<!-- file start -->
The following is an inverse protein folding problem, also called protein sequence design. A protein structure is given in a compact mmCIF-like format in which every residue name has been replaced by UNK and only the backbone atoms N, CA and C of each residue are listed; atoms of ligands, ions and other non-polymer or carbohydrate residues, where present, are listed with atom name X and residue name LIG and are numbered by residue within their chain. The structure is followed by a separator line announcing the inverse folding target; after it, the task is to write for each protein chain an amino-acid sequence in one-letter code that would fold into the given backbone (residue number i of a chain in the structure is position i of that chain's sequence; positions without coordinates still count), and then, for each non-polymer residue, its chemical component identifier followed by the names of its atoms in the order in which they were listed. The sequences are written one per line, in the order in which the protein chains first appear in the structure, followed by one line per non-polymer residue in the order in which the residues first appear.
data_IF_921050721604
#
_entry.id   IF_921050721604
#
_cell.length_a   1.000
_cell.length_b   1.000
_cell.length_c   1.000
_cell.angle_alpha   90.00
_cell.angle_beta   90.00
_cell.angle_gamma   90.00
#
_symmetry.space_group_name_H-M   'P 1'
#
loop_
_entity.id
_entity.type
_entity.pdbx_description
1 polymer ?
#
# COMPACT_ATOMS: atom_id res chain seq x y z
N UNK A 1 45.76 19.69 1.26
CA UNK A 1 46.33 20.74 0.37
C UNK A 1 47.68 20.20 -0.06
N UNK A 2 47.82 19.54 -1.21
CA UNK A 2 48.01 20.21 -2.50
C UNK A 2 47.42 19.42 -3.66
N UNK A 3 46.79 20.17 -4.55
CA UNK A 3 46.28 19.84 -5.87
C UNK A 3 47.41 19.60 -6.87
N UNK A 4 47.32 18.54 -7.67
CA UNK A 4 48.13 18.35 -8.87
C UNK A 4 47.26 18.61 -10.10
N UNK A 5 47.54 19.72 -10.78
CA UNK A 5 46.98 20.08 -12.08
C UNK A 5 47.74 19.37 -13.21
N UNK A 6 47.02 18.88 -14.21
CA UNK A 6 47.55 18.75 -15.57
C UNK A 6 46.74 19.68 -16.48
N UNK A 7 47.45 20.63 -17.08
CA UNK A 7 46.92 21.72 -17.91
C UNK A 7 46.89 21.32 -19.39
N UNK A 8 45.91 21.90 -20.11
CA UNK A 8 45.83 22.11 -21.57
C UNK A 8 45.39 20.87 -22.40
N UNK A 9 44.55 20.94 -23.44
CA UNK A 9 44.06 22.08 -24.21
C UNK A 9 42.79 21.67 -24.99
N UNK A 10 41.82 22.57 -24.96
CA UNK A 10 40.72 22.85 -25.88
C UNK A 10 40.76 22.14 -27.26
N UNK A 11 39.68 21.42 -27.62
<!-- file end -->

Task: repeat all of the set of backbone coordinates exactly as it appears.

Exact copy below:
The following is an inverse protein folding problem, also called protein sequence design. A protein structure is given in a compact mmCIF-like format in which every residue name has been replaced by UNK and only the backbone atoms N, CA and C of each residue are listed; atoms of ligands, ions and other non-polymer or carbohydrate residues, where present, are listed with atom name X and residue name LIG and are numbered by residue within their chain. The structure is followed by a separator line announcing the inverse folding target; after it, the task is to write for each protein chain an amino-acid sequence in one-letter code that would fold into the given backbone (residue number i of a chain in the structure is position i of that chain's sequence; positions without coordinates still count), and then, for each non-polymer residue, its chemical component identifier followed by the names of its atoms in the order in which they were listed. The sequences are written one per line, in the order in which the protein chains first appear in the structure, followed by one line per non-polymer residue in the order in which the residues first appear.
data_IF_921050721604
#
_entry.id   IF_921050721604
#
_cell.length_a   1.000
_cell.length_b   1.000
_cell.length_c   1.000
_cell.angle_alpha   90.00
_cell.angle_beta   90.00
_cell.angle_gamma   90.00
#
_symmetry.space_group_name_H-M   'P 1'
#
loop_
_entity.id
_entity.type
_entity.pdbx_description
1 polymer ?
#
# COMPACT_ATOMS: atom_id res chain seq x y z
N UNK A 1 45.76 19.69 1.26
CA UNK A 1 46.33 20.74 0.37
C UNK A 1 47.68 20.20 -0.06
N UNK A 2 47.82 19.54 -1.21
CA UNK A 2 48.01 20.21 -2.50
C UNK A 2 47.42 19.42 -3.66
N UNK A 3 46.79 20.17 -4.55
CA UNK A 3 46.28 19.84 -5.87
C UNK A 3 47.41 19.60 -6.87
N UNK A 4 47.32 18.54 -7.67
CA UNK A 4 48.13 18.35 -8.87
C UNK A 4 47.26 18.61 -10.10
N UNK A 5 47.54 19.72 -10.78
CA UNK A 5 46.98 20.08 -12.08
C UNK A 5 47.74 19.37 -13.21
N UNK A 6 47.02 18.88 -14.21
CA UNK A 6 47.55 18.75 -15.57
C UNK A 6 46.74 19.68 -16.48
N UNK A 7 47.45 20.63 -17.08
CA UNK A 7 46.92 21.72 -17.91
C UNK A 7 46.89 21.32 -19.39
N UNK A 8 45.91 21.90 -20.11
CA UNK A 8 45.83 22.11 -21.57
C UNK A 8 45.39 20.87 -22.40
N UNK A 9 44.55 20.94 -23.44
CA UNK A 9 44.06 22.08 -24.21
C UNK A 9 42.79 21.67 -24.99
N UNK A 10 41.82 22.57 -24.96
CA UNK A 10 40.72 22.85 -25.88
C UNK A 10 40.76 22.14 -27.26
N UNK A 11 39.68 21.42 -27.62